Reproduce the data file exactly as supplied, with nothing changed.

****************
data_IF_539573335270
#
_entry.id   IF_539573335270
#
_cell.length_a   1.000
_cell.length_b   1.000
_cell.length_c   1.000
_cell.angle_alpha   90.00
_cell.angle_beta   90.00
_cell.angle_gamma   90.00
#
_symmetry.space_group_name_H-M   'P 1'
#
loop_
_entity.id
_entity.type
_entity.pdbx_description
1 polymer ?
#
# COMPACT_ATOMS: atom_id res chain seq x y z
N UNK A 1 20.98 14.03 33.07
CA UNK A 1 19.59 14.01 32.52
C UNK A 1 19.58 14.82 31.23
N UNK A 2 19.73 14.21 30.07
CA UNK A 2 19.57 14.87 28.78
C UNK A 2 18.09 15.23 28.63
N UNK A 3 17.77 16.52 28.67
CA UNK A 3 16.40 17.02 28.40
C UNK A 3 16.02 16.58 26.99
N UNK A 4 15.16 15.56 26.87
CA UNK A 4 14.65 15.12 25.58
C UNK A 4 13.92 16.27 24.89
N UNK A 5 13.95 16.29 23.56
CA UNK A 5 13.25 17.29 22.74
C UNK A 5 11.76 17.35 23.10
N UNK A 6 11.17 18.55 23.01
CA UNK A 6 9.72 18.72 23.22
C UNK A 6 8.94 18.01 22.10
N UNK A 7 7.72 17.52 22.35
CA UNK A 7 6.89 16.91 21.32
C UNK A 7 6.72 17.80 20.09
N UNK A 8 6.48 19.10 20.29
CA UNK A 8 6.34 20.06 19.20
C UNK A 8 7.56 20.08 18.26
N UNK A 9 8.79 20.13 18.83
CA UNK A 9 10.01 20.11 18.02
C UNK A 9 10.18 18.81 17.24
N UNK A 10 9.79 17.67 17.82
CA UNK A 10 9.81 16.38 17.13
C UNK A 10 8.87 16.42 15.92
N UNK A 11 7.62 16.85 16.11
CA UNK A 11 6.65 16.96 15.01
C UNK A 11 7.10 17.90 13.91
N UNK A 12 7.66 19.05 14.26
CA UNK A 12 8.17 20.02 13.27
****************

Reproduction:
data_IF_539573335270
#
_entry.id   IF_539573335270
#
_cell.length_a   1.000
_cell.length_b   1.000
_cell.length_c   1.000
_cell.angle_alpha   90.00
_cell.angle_beta   90.00
_cell.angle_gamma   90.00
#
_symmetry.space_group_name_H-M   'P 1'
#
loop_
_entity.id
_entity.type
_entity.pdbx_description
1 polymer ?
#
# COMPACT_ATOMS: atom_id res chain seq x y z
N UNK A 1 20.98 14.03 33.07
CA UNK A 1 19.59 14.01 32.52
C UNK A 1 19.58 14.82 31.23
N UNK A 2 19.73 14.21 30.07
CA UNK A 2 19.57 14.87 28.78
C UNK A 2 18.09 15.23 28.63
N UNK A 3 17.77 16.52 28.67
CA UNK A 3 16.40 17.02 28.40
C UNK A 3 16.02 16.58 26.99
N UNK A 4 15.16 15.56 26.87
CA UNK A 4 14.65 15.12 25.58
C UNK A 4 13.92 16.27 24.89
N UNK A 5 13.95 16.29 23.56
CA UNK A 5 13.25 17.29 22.74
C UNK A 5 11.76 17.35 23.10
N UNK A 6 11.17 18.55 23.01
CA UNK A 6 9.72 18.72 23.22
C UNK A 6 8.94 18.01 22.10
N UNK A 7 7.72 17.52 22.35
CA UNK A 7 6.89 16.91 21.32
C UNK A 7 6.72 17.80 20.09
N UNK A 8 6.48 19.10 20.29
CA UNK A 8 6.34 20.06 19.20
C UNK A 8 7.56 20.08 18.26
N UNK A 9 8.79 20.13 18.83
CA UNK A 9 10.01 20.11 18.02
C UNK A 9 10.18 18.81 17.24
N UNK A 10 9.79 17.67 17.82
CA UNK A 10 9.81 16.38 17.13
C UNK A 10 8.87 16.42 15.92
N UNK A 11 7.62 16.85 16.11
CA UNK A 11 6.65 16.96 15.01
C UNK A 11 7.10 17.90 13.91
N UNK A 12 7.66 19.05 14.26
CA UNK A 12 8.17 20.02 13.27